Indeed, with ACBC the "None" weight that automatically comes out of the standard ACBC setup (BYO, Screeners, Tournament) is a different animal that what comes out of a CBC. With the standard 3-section setup in ACBC, the None weight is actually the utility for the "not a possibility" alternative in the Screener section.
Some researchers like to add the optional "Calibration" section to the end of ACBC surveys (BYO, Screeners, Tournament, Calibration) and then ask our software to do the additional step (after estimating HB utilities) of calibrating the None utility so that it fits (in a least-squares sense), say, a 4 on the 5-point purchase intent scale for each respondent.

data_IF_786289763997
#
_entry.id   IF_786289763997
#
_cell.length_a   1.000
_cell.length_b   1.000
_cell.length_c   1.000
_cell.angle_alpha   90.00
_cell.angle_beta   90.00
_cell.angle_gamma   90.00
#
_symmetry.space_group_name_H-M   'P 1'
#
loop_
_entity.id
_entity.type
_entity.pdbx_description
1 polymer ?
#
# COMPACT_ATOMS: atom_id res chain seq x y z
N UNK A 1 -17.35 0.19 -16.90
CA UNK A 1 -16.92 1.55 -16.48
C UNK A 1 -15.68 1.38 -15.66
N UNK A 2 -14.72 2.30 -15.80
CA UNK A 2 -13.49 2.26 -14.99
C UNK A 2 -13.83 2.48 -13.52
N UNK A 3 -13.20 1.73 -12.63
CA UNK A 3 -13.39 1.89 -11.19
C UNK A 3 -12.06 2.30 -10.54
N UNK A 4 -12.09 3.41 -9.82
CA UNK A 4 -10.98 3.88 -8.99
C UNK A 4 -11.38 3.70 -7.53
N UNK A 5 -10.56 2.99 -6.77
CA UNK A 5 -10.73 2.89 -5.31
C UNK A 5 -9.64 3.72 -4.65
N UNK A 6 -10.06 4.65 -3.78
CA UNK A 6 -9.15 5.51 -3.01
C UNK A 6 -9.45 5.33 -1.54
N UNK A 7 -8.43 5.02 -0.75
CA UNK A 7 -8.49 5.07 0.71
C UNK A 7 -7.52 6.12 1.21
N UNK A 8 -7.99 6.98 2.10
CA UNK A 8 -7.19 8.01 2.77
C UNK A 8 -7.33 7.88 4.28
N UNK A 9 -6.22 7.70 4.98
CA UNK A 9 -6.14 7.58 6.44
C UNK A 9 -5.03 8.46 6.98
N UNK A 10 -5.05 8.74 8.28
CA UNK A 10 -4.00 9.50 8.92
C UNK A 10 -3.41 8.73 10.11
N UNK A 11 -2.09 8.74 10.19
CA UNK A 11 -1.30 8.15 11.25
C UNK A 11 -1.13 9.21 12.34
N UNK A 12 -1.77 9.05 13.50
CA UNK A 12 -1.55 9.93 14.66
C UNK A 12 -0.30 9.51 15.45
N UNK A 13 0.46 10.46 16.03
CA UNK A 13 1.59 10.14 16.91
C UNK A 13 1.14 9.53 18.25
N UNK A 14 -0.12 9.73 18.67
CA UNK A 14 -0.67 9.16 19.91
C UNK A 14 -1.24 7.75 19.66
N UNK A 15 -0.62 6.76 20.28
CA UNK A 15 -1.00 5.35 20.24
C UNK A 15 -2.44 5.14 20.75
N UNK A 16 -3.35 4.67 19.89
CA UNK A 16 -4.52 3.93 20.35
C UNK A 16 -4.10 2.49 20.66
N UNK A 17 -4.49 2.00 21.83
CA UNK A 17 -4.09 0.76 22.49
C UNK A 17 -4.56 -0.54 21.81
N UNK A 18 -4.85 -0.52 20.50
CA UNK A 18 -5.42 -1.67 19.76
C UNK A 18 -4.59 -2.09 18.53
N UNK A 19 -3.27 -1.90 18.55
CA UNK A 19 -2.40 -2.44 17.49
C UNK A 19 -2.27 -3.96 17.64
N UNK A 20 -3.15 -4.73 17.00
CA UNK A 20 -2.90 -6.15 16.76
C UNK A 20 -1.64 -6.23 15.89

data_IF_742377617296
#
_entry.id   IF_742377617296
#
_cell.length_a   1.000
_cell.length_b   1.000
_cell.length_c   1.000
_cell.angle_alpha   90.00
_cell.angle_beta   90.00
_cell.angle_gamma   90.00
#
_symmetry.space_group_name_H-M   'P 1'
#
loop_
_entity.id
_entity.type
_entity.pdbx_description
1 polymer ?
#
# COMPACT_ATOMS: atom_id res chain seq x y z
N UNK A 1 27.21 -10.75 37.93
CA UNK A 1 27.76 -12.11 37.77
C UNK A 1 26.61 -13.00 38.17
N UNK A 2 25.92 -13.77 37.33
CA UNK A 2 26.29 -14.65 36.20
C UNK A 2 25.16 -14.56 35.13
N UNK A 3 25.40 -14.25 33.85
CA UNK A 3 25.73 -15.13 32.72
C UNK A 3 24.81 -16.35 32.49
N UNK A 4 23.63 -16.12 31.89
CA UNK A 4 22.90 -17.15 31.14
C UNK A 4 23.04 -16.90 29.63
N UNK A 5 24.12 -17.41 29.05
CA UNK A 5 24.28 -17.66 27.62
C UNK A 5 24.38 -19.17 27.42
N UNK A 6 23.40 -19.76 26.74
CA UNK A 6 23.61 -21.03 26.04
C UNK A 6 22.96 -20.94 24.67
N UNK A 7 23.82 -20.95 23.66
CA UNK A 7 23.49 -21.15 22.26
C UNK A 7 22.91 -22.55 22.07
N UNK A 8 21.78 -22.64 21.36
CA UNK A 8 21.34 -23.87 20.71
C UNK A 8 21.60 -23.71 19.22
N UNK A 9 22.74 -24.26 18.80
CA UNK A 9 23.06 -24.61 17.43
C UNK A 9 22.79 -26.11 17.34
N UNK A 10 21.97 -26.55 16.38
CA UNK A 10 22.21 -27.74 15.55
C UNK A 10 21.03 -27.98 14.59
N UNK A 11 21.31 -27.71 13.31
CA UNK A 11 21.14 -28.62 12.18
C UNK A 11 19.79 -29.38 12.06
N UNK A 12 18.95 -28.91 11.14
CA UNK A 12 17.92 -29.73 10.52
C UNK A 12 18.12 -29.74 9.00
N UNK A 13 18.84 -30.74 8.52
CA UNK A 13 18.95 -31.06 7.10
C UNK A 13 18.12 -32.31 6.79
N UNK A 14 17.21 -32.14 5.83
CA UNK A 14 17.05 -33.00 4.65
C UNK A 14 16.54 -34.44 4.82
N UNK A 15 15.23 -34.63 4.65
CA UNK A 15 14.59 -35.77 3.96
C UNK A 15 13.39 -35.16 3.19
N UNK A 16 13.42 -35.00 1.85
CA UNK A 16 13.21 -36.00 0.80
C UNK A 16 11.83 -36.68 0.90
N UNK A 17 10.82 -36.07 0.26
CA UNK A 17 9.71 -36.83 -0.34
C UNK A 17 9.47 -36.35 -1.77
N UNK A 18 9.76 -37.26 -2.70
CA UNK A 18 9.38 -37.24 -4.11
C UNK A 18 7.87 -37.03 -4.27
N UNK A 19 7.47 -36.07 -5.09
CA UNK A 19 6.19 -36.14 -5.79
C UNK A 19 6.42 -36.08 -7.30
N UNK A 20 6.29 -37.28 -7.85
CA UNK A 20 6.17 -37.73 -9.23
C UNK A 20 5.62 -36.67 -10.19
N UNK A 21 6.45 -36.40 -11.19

Regarding what is "allowed" in terms of size of the parameter, if using the standard None coming from the "not a possibility" option, it is whatever the MNL estimation allows within the HB estimation. In my experience, if I am using Summed Pricing with the piecewise function for price without monotonicity (sign) constraints on the price attribute, then the None weight can wander around quite a bit across the history of HB estimation.